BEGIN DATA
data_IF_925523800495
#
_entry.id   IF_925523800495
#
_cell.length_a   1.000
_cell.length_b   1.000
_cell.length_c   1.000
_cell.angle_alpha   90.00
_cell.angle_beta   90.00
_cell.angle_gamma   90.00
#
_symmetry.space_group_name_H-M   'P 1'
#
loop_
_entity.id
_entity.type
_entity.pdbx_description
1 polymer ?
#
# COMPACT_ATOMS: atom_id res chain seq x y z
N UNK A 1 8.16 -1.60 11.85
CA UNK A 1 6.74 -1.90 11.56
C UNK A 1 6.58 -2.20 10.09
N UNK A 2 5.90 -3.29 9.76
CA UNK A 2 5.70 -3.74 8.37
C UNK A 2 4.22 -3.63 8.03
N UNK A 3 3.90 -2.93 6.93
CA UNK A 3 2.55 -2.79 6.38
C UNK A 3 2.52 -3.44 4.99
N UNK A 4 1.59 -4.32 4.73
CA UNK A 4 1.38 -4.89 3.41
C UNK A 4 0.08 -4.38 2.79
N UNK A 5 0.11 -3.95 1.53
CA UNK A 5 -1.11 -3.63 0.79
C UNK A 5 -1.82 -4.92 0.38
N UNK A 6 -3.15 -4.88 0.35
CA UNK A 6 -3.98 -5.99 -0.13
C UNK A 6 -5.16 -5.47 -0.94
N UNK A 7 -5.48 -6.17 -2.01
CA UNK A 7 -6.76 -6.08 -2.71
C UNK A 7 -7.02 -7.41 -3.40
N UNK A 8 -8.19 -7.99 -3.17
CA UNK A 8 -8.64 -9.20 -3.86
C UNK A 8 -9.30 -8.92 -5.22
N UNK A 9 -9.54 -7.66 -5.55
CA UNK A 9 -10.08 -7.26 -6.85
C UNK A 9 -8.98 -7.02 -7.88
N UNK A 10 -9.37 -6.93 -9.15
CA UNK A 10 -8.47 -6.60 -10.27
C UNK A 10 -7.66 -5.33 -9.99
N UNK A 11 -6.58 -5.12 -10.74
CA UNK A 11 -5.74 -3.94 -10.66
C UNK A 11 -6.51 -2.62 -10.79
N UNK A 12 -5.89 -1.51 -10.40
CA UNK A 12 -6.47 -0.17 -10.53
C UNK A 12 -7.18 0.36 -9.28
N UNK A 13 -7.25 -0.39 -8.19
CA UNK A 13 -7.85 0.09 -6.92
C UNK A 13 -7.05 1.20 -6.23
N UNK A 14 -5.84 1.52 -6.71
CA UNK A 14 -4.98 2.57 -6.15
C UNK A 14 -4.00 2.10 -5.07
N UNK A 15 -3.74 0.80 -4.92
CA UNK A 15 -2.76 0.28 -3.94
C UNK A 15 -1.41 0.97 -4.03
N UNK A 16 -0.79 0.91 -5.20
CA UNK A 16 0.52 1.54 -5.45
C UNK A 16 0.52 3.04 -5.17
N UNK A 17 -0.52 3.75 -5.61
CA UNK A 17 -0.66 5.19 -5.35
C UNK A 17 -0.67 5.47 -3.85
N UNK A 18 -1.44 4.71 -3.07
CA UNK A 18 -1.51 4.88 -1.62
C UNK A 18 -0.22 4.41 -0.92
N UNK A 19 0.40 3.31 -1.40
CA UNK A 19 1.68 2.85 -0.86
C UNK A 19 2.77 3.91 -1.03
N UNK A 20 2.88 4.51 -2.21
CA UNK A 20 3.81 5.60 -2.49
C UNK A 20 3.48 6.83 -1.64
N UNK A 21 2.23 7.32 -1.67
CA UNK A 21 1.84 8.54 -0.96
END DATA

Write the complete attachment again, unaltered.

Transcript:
data_IF_925523800495
#
_entry.id   IF_925523800495
#
_cell.length_a   1.000
_cell.length_b   1.000
_cell.length_c   1.000
_cell.angle_alpha   90.00
_cell.angle_beta   90.00
_cell.angle_gamma   90.00
#
_symmetry.space_group_name_H-M   'P 1'
#
loop_
_entity.id
_entity.type
_entity.pdbx_description
1 polymer ?
#
# COMPACT_ATOMS: atom_id res chain seq x y z
N UNK A 1 8.16 -1.60 11.85
CA UNK A 1 6.74 -1.90 11.56
C UNK A 1 6.58 -2.20 10.09
N UNK A 2 5.90 -3.29 9.76
CA UNK A 2 5.70 -3.74 8.37
C UNK A 2 4.22 -3.63 8.03
N UNK A 3 3.90 -2.93 6.93
CA UNK A 3 2.55 -2.79 6.38
C UNK A 3 2.52 -3.44 4.99
N UNK A 4 1.59 -4.32 4.73
CA UNK A 4 1.38 -4.89 3.41
C UNK A 4 0.08 -4.38 2.79
N UNK A 5 0.11 -3.95 1.53
CA UNK A 5 -1.11 -3.63 0.79
C UNK A 5 -1.82 -4.92 0.38
N UNK A 6 -3.15 -4.88 0.35
CA UNK A 6 -3.98 -5.99 -0.13
C UNK A 6 -5.16 -5.47 -0.94
N UNK A 7 -5.48 -6.17 -2.01
CA UNK A 7 -6.76 -6.08 -2.71
C UNK A 7 -7.02 -7.41 -3.40
N UNK A 8 -8.19 -7.99 -3.17
CA UNK A 8 -8.64 -9.20 -3.86
C UNK A 8 -9.30 -8.92 -5.22
N UNK A 9 -9.54 -7.66 -5.55
CA UNK A 9 -10.08 -7.26 -6.85
C UNK A 9 -8.98 -7.02 -7.88
N UNK A 10 -9.37 -6.93 -9.15
CA UNK A 10 -8.47 -6.60 -10.27
C UNK A 10 -7.66 -5.33 -9.99
N UNK A 11 -6.58 -5.12 -10.74
CA UNK A 11 -5.74 -3.94 -10.66
C UNK A 11 -6.51 -2.62 -10.79
N UNK A 12 -5.89 -1.51 -10.40
CA UNK A 12 -6.47 -0.17 -10.53
C UNK A 12 -7.18 0.36 -9.28
N UNK A 13 -7.25 -0.39 -8.19
CA UNK A 13 -7.85 0.09 -6.92
C UNK A 13 -7.05 1.20 -6.23
N UNK A 14 -5.84 1.52 -6.71
CA UNK A 14 -4.98 2.57 -6.15
C UNK A 14 -4.00 2.10 -5.07
N UNK A 15 -3.74 0.80 -4.92
CA UNK A 15 -2.76 0.28 -3.94
C UNK A 15 -1.41 0.97 -4.03
N UNK A 16 -0.79 0.91 -5.20
CA UNK A 16 0.52 1.54 -5.45
C UNK A 16 0.52 3.04 -5.17
N UNK A 17 -0.52 3.75 -5.61
CA UNK A 17 -0.66 5.19 -5.35
C UNK A 17 -0.67 5.47 -3.85
N UNK A 18 -1.44 4.71 -3.07
CA UNK A 18 -1.51 4.88 -1.62
C UNK A 18 -0.22 4.41 -0.92
N UNK A 19 0.40 3.31 -1.40
CA UNK A 19 1.68 2.85 -0.86
C UNK A 19 2.77 3.91 -1.03
N UNK A 20 2.88 4.51 -2.21
CA UNK A 20 3.81 5.60 -2.49
C UNK A 20 3.48 6.83 -1.64
N UNK A 21 2.23 7.32 -1.67
CA UNK A 21 1.84 8.54 -0.96